Chilly Companion Discreetly Draws Blood

Published: 05th July 2014 06:00 AM  |   Last Updated: 05th July 2014 12:56 AM   |  A+A-

Many a tourist takes to roaming in the lush grasslands of Munnar, a popular hill station in Western Ghats, Kerala. The evergreen meadows are a favourite for sightseeing and photography but they are also known to be the home of bloodsucking parasites known as leeches. Unlike other oligochaetes, leeches have two suckers at each end and when they come in contact with the skin they make a Y-shaped incision to draw blood. They can consume blood up to five times their body weight. Tea pluckers who are often exposed to this menace ward them off by applying a mixture of castor oil and snuff on their feet. The foul odour of this locally made remedy effectively knocks out leeches as well as humans. The unwary tourist usually lets off an alarmed scream and runs helter skelter when he or she notices these segmented worms clinging to their bodies.

Decades ago a similar incident occurred at my home. I was newly married and my better half used to tend our extensive flower garden while I was away at office. All of a sudden she noticed these slimy creatures climbing onto her hands. She screamed leech! leech! but the locals who spoke only Tamil couldn’t decipher what she was saying. Her Tamil was no good either. Finally she blurted out “pambu” which means snake in the local lingo. A group of men rushed to her aid with firewood sticks and other weapons to finish off the intruder only to burst out laughing when they discovered the cause of her distress call. This anecdote was repeatedly narrated by our neighbours to all their friends and relatives.

Medical science has historically made good use of these parasites to bleed patients and this method was practised till late 19th century. At present, leeches are used for treatment of Buerger’s disease, reattachment of damaged body parts and reconstruction in plastic surgery. The anticoagulant produced by leeches is also used to prevent clotting of blood. Ayurvedic medicine uses them for treating dermatological and blood vessel related diseases.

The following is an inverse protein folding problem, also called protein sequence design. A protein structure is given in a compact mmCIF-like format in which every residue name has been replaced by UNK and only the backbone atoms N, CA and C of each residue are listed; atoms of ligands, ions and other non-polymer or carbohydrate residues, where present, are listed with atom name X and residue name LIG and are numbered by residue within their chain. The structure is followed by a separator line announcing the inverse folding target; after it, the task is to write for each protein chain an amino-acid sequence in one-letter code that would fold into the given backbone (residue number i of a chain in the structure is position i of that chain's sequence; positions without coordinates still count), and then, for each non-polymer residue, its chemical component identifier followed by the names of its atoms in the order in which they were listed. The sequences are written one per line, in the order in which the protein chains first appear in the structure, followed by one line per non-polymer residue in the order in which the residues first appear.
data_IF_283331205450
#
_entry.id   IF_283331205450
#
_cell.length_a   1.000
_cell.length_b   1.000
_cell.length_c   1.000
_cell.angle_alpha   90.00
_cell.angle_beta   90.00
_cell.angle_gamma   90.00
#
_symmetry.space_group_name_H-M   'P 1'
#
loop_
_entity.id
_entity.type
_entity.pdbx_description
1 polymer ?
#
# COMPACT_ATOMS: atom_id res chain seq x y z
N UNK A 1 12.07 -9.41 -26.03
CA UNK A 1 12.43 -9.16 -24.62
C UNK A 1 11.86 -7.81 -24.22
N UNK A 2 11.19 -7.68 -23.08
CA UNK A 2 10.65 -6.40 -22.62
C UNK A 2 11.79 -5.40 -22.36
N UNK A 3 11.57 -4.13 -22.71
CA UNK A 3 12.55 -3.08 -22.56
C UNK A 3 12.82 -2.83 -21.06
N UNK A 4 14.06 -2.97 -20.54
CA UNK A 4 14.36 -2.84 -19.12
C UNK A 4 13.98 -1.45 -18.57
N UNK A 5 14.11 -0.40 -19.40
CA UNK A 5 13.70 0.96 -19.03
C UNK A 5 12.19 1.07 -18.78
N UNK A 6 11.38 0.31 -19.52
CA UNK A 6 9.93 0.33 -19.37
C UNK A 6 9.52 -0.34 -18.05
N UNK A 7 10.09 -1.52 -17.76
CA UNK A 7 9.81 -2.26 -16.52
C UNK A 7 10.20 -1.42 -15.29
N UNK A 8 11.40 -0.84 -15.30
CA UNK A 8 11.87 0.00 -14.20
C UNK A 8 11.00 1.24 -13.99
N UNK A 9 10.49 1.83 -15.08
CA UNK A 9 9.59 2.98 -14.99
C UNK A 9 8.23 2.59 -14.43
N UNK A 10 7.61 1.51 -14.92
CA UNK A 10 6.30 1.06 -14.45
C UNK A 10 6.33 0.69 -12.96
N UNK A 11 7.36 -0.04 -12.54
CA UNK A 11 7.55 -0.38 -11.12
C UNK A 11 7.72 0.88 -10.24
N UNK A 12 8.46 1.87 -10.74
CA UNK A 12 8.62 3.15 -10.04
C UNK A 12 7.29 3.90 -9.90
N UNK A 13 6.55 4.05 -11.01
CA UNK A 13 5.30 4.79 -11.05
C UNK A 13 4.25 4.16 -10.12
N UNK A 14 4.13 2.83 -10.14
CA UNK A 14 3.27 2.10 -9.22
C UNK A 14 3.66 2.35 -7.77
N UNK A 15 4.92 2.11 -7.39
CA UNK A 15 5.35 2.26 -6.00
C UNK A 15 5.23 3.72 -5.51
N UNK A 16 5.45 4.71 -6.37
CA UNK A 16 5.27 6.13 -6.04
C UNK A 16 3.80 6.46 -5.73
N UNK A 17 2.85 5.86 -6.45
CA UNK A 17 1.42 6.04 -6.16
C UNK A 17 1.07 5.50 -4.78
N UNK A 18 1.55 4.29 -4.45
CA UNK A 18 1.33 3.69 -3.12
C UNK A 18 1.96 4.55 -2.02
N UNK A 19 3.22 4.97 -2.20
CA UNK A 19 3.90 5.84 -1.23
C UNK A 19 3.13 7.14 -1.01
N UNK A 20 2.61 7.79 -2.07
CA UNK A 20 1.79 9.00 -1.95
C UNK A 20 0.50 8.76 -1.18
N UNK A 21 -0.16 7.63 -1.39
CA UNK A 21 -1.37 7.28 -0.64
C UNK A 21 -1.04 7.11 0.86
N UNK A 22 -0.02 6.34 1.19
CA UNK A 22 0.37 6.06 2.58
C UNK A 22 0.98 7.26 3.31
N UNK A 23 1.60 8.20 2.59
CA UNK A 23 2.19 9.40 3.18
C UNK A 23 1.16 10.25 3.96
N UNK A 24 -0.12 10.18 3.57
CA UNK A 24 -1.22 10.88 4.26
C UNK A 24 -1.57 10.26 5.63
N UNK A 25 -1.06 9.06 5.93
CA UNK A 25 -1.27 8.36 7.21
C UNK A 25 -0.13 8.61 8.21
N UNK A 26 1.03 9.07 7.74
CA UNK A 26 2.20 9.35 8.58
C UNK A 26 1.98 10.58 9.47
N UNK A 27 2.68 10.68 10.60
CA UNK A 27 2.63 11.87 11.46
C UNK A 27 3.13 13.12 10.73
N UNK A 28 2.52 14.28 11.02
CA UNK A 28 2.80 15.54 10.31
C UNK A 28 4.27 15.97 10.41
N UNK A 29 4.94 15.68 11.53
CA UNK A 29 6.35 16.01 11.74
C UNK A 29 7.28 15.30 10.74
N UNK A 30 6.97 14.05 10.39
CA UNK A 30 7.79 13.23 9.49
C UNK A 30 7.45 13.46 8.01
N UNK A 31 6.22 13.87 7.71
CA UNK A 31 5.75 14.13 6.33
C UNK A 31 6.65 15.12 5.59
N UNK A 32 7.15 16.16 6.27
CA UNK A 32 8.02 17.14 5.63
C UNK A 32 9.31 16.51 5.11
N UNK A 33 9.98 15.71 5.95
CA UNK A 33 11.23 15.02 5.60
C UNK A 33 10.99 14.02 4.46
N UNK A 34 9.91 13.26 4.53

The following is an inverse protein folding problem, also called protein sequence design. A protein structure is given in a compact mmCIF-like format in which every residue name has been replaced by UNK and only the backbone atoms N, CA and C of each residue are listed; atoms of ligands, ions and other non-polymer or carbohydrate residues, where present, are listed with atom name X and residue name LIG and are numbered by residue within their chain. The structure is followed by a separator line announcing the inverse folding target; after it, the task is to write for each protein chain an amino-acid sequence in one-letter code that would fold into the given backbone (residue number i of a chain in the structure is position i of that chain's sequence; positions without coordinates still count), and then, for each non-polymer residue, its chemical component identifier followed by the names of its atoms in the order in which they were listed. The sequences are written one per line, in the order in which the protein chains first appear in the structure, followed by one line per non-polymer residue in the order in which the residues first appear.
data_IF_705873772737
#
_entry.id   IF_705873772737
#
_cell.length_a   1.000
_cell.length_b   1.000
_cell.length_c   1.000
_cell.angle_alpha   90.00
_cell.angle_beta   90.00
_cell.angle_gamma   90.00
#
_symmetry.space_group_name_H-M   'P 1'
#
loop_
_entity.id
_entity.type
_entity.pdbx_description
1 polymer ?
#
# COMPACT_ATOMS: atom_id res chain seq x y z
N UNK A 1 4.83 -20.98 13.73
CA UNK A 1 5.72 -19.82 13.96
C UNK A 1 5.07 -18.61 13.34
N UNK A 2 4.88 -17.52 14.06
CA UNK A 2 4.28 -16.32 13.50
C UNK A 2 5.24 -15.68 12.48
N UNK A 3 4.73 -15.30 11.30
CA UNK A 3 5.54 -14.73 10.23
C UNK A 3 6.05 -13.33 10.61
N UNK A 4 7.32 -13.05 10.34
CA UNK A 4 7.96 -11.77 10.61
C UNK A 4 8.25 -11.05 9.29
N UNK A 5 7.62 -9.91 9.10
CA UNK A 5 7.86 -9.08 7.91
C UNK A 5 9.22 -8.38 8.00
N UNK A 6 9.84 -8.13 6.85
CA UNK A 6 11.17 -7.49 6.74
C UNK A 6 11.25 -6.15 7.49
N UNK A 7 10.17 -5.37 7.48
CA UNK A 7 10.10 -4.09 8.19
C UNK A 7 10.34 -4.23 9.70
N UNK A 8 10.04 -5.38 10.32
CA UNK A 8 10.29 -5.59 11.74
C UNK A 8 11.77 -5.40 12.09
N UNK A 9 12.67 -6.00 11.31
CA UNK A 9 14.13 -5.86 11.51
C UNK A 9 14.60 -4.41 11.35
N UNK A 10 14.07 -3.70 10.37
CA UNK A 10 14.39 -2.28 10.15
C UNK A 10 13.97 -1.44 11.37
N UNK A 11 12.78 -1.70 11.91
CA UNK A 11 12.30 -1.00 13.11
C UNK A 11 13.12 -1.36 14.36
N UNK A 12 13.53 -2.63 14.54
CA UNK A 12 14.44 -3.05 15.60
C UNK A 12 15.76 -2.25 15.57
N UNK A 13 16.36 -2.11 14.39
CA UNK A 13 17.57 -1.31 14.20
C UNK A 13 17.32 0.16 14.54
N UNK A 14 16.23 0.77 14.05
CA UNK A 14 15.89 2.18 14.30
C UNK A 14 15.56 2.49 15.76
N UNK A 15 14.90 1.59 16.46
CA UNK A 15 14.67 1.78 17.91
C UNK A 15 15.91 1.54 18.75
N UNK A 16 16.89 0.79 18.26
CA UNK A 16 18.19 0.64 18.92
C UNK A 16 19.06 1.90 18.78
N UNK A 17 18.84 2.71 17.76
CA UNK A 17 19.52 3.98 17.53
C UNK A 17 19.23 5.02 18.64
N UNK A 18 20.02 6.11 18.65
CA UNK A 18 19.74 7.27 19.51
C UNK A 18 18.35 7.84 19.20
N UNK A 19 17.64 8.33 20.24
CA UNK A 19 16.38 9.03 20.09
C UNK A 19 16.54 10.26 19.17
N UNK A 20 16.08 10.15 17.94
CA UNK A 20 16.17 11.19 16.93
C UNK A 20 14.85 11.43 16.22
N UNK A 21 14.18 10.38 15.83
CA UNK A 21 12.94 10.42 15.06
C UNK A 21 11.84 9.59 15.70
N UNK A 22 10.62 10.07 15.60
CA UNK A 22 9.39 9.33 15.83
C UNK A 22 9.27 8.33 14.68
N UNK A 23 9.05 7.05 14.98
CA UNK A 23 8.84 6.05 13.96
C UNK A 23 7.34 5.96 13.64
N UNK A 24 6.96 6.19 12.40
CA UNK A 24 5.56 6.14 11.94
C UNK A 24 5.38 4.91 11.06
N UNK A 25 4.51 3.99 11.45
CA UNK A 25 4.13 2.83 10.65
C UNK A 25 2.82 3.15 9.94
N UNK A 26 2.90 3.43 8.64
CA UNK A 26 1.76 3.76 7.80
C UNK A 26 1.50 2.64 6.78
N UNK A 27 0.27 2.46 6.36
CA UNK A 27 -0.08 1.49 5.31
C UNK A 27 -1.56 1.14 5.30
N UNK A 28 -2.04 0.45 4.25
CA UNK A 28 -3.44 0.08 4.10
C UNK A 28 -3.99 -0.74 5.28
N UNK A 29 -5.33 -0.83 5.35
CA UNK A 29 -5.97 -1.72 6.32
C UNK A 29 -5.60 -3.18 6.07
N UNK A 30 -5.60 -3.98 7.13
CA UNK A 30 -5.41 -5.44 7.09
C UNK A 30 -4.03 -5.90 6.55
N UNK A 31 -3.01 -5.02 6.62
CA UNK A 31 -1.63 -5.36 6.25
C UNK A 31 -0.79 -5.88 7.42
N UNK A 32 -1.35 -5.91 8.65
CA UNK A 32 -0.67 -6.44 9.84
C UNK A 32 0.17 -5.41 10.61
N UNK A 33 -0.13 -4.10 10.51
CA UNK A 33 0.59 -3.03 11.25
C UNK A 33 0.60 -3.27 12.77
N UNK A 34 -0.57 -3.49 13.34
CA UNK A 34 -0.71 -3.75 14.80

Trekking in the thick forests and swamps especially after it rains can attract hordes of these vermin and repellents can keep away only to an extent. The best way out is to walk quickly through such places and to stand on a rock when taking a breather or while having refreshments. The ideal way to stop bleeding when bitten is to stick a piece of newspaper on the wound and later apply an antiseptic to prevent itching.

Recently I visited the UAE but before I was to leave for the airport I stood outside on a lawn as the mobile range indoors was weak and called up a taxi service for a cab. Within a few hours I had boarded the plane and was relaxing in my seat when I felt a chill in my socks. I gently probed my ankle and noticed blood. Not wanting to alarm my fellow passengers, I retreated to the toilet. After I removed my shoes and socks I detected a well-fed leech in my shoe. I stuck some tissue on the wound, wrapped the parasite with more tissue and flushed it out. When I returned to my seat I espied the flight attendant offering whisky to the passengers. I requested for a mini peg, not that I wanted to swig the brew but without being noticed I slowly applied the alcohol, a common native medicine, on my wound.

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